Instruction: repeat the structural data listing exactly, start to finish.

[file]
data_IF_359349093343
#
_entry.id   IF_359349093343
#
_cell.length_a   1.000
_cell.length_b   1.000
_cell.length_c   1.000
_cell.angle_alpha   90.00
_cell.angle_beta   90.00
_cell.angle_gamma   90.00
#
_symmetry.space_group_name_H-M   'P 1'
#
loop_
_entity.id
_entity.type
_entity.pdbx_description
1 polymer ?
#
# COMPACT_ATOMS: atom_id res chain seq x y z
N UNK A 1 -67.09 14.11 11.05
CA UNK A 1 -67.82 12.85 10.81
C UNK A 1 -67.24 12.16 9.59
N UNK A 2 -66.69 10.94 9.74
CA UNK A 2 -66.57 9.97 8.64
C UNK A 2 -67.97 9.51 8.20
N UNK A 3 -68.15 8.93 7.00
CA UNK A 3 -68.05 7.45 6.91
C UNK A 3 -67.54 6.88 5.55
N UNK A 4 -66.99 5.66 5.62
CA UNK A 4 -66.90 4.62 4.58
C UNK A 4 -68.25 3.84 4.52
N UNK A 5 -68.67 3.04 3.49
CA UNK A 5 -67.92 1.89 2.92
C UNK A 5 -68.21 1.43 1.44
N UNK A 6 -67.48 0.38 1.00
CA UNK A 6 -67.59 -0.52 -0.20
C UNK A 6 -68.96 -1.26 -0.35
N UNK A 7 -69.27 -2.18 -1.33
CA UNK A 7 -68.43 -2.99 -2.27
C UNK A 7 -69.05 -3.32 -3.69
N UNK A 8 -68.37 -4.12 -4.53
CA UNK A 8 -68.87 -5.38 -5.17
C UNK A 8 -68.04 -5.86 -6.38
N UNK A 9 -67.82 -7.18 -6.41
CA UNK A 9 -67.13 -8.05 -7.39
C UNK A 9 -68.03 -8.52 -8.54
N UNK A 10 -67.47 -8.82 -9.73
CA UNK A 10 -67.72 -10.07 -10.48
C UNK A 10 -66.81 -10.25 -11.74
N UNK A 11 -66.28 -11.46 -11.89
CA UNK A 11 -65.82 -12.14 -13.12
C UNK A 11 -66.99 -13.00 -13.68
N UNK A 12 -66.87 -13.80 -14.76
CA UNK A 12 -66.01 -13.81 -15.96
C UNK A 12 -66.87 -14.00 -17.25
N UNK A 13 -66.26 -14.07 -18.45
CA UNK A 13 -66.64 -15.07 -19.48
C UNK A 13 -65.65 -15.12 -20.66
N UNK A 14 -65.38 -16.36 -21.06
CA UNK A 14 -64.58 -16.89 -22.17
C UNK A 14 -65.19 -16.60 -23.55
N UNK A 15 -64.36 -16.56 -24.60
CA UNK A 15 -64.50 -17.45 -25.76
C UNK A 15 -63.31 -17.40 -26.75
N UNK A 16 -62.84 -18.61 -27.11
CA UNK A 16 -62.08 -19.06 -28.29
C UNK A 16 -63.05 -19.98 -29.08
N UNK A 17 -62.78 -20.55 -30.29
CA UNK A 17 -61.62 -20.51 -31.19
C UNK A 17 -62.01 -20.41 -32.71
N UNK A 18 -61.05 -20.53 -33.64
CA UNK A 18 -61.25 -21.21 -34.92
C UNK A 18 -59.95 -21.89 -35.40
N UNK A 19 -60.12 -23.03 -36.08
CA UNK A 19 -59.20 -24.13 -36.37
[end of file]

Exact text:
data_IF_359349093343
#
_entry.id   IF_359349093343
#
_cell.length_a   1.000
_cell.length_b   1.000
_cell.length_c   1.000
_cell.angle_alpha   90.00
_cell.angle_beta   90.00
_cell.angle_gamma   90.00
#
_symmetry.space_group_name_H-M   'P 1'
#
loop_
_entity.id
_entity.type
_entity.pdbx_description
1 polymer ?
#
# COMPACT_ATOMS: atom_id res chain seq x y z
N UNK A 1 -67.09 14.11 11.05
CA UNK A 1 -67.82 12.85 10.81
C UNK A 1 -67.24 12.16 9.59
N UNK A 2 -66.69 10.94 9.74
CA UNK A 2 -66.57 9.97 8.64
C UNK A 2 -67.97 9.51 8.20
N UNK A 3 -68.15 8.93 7.00
CA UNK A 3 -68.05 7.45 6.91
C UNK A 3 -67.54 6.88 5.55
N UNK A 4 -66.99 5.66 5.62
CA UNK A 4 -66.90 4.62 4.58
C UNK A 4 -68.25 3.84 4.52
N UNK A 5 -68.67 3.04 3.49
CA UNK A 5 -67.92 1.89 2.92
C UNK A 5 -68.21 1.43 1.44
N UNK A 6 -67.48 0.38 1.00
CA UNK A 6 -67.59 -0.52 -0.20
C UNK A 6 -68.96 -1.26 -0.35
N UNK A 7 -69.27 -2.18 -1.33
CA UNK A 7 -68.43 -2.99 -2.27
C UNK A 7 -69.05 -3.32 -3.69
N UNK A 8 -68.37 -4.12 -4.53
CA UNK A 8 -68.87 -5.38 -5.17
C UNK A 8 -68.04 -5.86 -6.38
N UNK A 9 -67.82 -7.18 -6.41
CA UNK A 9 -67.13 -8.05 -7.39
C UNK A 9 -68.03 -8.52 -8.54
N UNK A 10 -67.47 -8.82 -9.73
CA UNK A 10 -67.72 -10.07 -10.48
C UNK A 10 -66.81 -10.25 -11.74
N UNK A 11 -66.28 -11.46 -11.89
CA UNK A 11 -65.82 -12.14 -13.12
C UNK A 11 -66.99 -13.00 -13.68
N UNK A 12 -66.87 -13.80 -14.76
CA UNK A 12 -66.01 -13.81 -15.96
C UNK A 12 -66.87 -14.00 -17.25
N UNK A 13 -66.26 -14.07 -18.45
CA UNK A 13 -66.64 -15.07 -19.48
C UNK A 13 -65.65 -15.12 -20.66
N UNK A 14 -65.38 -16.36 -21.06
CA UNK A 14 -64.58 -16.89 -22.17
C UNK A 14 -65.19 -16.60 -23.55
N UNK A 15 -64.36 -16.56 -24.60
CA UNK A 15 -64.50 -17.45 -25.76
C UNK A 15 -63.31 -17.40 -26.75
N UNK A 16 -62.84 -18.61 -27.11
CA UNK A 16 -62.08 -19.06 -28.29
C UNK A 16 -63.05 -19.98 -29.08
N UNK A 17 -62.78 -20.55 -30.29
CA UNK A 17 -61.62 -20.51 -31.19
C UNK A 17 -62.01 -20.41 -32.71
N UNK A 18 -61.05 -20.53 -33.64
CA UNK A 18 -61.25 -21.21 -34.92
C UNK A 18 -59.95 -21.89 -35.40
N UNK A 19 -60.12 -23.03 -36.08
CA UNK A 19 -59.20 -24.13 -36.37